34 new 'tiny homes' for unsheltered near San Leandro

Photo credit: Alameda County.

Alameda County has formally opened a new "Tiny Home Village" with 34 units near San Leandro in an effort to end homelessness, officials announced on Thursday. 

The village is located at the Fairmont Navigation Center. And the program is being managed by Building Opportunities for Self-Sufficiency, or BOSS. 

The tiny homes will give unsheltered people access to small units with a bed, kitchenette, restroom and dining area. 

In addition, those granted a tiny home will also have access to county resources including long-term housing help, social services, medical, behavioral health, and substance use services, according to the Alameda County Public Health Department. 

MORE: Volunteers building unpermitted tiny homes for San Jose's homeless

In addition, 15 of these units will be prioritized for medical respite for those who are too sick or frail to recover from a physical illness or injury on the street but do not require a hospital setting.   

"We believe housing is health care and interim housing can be instrumental in healing and assisting people in their transition into permanent housing," said Colleen Chawla, director of Alameda County Health Care Services Agency. 

More than 8,000 people experience homelessness in Alameda County each night, with 79% of this population experiencing unsheltered homelessness on the street, in tents or vehicles, county officials said.

 Skyrocketing rents over the last decade have contributed to homelessness, as more than 80% of those who are currently experiencing homelessness in Alameda County lived here before losing their home, officials said.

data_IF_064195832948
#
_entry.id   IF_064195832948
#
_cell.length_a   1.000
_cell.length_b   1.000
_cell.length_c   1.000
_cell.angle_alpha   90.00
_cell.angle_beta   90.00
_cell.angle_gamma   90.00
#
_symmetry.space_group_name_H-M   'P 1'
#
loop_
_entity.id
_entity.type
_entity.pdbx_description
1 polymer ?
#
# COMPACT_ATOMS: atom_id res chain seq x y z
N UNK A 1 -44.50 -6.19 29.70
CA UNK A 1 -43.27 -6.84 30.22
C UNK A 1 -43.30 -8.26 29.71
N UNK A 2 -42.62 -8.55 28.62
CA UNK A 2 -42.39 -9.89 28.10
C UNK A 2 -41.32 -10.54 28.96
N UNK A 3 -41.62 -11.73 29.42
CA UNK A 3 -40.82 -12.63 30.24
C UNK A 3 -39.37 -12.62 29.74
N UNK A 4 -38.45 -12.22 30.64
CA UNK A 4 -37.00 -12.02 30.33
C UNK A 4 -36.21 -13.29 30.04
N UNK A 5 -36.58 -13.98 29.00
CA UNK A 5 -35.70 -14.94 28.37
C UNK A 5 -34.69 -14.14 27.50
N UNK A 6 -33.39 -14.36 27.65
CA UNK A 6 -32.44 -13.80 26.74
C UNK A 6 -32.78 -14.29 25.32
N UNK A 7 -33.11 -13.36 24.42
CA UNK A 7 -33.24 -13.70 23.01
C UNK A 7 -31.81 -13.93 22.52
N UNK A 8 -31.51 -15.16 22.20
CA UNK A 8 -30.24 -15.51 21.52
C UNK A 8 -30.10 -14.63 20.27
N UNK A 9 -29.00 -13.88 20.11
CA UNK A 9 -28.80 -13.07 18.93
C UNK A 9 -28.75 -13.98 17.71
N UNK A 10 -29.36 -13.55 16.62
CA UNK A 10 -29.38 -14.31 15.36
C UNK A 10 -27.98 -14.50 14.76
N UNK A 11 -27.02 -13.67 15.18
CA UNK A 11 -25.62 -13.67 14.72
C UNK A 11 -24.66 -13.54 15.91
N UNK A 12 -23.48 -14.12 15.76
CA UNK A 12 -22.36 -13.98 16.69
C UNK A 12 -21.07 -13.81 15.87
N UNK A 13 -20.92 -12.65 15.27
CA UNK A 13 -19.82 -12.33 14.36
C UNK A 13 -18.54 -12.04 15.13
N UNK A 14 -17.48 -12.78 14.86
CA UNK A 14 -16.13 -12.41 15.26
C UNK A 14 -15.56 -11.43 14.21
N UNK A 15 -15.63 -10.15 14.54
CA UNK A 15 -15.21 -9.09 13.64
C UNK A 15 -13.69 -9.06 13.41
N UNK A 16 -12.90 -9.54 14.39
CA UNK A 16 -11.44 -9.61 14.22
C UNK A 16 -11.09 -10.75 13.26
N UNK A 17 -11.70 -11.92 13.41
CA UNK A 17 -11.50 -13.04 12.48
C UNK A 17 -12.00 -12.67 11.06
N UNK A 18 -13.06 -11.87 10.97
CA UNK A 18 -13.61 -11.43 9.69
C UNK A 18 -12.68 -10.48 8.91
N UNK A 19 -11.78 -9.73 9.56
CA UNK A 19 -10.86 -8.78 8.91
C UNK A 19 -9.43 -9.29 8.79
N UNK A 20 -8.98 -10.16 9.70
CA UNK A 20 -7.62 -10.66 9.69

The concept of tiny homes has taken off in recent years as a way to shelter homeless people in relatively affordable units.

MORE: Homeless activists build 'Right to Exist' tiny homes in Oakland over MLK weekend

Most efforts are sanctioned by local cities. 

However, in San Jose last week, a group of volunteers began building tiny shelters for the homeless, hoping they don't get caught. They're doing it in an undisclosed location, without permits, hoping the benefit outweighs the cost.

The volunteers from groups such as, Feed the Block, Hero Tent and Black Outreach, said they felt it was imperative to take housing for the homeless into their own hands because the city of San Jose simply isn't doing enough.

"That is not just a feeling, but I feel like it is evident by the many hundreds of unhoused people that are around here," says Yusuf Labib with Black Outreach.

But San Jose officials countered that narrative: The city is already operating five tiny home sites, housing 400 formerly homeless individuals and they're considering a sixth location.